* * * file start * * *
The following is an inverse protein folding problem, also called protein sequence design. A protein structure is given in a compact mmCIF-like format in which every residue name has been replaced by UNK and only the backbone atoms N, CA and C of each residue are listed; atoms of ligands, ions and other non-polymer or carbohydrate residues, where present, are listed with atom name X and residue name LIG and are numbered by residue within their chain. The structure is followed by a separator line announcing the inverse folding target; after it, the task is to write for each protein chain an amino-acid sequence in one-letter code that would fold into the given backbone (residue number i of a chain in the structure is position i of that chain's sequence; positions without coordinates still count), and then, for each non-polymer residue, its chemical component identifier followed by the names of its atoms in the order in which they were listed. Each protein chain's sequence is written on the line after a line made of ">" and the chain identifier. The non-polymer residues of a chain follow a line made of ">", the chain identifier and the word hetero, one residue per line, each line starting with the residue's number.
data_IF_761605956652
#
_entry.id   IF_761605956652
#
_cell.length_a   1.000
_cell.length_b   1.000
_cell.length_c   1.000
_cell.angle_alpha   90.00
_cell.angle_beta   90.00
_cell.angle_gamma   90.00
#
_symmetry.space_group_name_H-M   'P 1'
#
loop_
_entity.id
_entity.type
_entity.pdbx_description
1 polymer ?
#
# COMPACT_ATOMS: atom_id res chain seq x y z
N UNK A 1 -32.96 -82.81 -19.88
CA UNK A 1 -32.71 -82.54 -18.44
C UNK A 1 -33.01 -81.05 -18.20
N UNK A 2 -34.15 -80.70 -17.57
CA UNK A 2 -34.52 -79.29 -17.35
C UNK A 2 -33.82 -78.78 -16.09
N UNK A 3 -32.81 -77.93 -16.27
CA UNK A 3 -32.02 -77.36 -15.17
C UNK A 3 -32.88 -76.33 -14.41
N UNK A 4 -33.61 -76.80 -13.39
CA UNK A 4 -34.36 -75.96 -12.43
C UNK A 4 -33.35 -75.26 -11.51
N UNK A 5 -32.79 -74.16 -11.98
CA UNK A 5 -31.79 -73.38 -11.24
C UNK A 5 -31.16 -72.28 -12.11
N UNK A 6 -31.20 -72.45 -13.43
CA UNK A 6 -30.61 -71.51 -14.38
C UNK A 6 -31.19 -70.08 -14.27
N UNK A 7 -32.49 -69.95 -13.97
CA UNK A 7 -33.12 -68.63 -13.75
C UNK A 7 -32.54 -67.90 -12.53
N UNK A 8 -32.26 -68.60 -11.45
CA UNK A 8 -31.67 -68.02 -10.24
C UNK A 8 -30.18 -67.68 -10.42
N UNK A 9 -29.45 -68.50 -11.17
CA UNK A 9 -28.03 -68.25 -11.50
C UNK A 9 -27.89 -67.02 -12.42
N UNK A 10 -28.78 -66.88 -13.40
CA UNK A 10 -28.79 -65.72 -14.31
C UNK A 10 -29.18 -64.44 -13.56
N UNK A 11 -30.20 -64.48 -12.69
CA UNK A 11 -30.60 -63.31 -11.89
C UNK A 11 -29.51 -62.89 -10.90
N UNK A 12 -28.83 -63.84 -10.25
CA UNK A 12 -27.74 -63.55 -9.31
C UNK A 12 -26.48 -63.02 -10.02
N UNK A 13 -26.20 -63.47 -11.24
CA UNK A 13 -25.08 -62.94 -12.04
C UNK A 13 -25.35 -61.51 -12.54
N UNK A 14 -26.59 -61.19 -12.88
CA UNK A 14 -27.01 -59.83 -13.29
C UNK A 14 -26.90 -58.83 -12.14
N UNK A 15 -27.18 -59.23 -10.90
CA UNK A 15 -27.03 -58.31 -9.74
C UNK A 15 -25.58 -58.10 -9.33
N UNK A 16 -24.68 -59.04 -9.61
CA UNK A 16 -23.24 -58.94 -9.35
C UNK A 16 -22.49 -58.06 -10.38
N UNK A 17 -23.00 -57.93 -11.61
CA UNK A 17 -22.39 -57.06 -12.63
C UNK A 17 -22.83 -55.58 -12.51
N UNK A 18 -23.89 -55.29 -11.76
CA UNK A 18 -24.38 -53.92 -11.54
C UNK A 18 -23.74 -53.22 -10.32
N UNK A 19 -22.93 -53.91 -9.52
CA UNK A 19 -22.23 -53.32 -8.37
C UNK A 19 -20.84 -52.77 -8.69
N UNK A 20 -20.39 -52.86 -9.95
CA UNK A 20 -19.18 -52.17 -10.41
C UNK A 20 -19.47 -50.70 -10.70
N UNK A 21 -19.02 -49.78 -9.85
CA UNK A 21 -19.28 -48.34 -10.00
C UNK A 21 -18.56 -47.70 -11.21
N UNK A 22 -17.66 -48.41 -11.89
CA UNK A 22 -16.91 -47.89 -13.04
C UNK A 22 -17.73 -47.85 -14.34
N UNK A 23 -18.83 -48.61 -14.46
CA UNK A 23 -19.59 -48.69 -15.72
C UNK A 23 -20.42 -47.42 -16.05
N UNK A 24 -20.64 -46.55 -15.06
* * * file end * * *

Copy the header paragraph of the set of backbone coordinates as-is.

The following is an inverse protein folding problem, also called protein sequence design. A protein structure is given in a compact mmCIF-like format in which every residue name has been replaced by UNK and only the backbone atoms N, CA and C of each residue are listed; atoms of ligands, ions and other non-polymer or carbohydrate residues, where present, are listed with atom name X and residue name LIG and are numbered by residue within their chain. The structure is followed by a separator line announcing the inverse folding target; after it, the task is to write for each protein chain an amino-acid sequence in one-letter code that would fold into the given backbone (residue number i of a chain in the structure is position i of that chain's sequence; positions without coordinates still count), and then, for each non-polymer residue, its chemical component identifier followed by the names of its atoms in the order in which they were listed. Each protein chain's sequence is written on the line after a line made of ">" and the chain identifier. The non-polymer residues of a chain follow a line made of ">", the chain identifier and the word hetero, one residue per line, each line starting with the residue's number.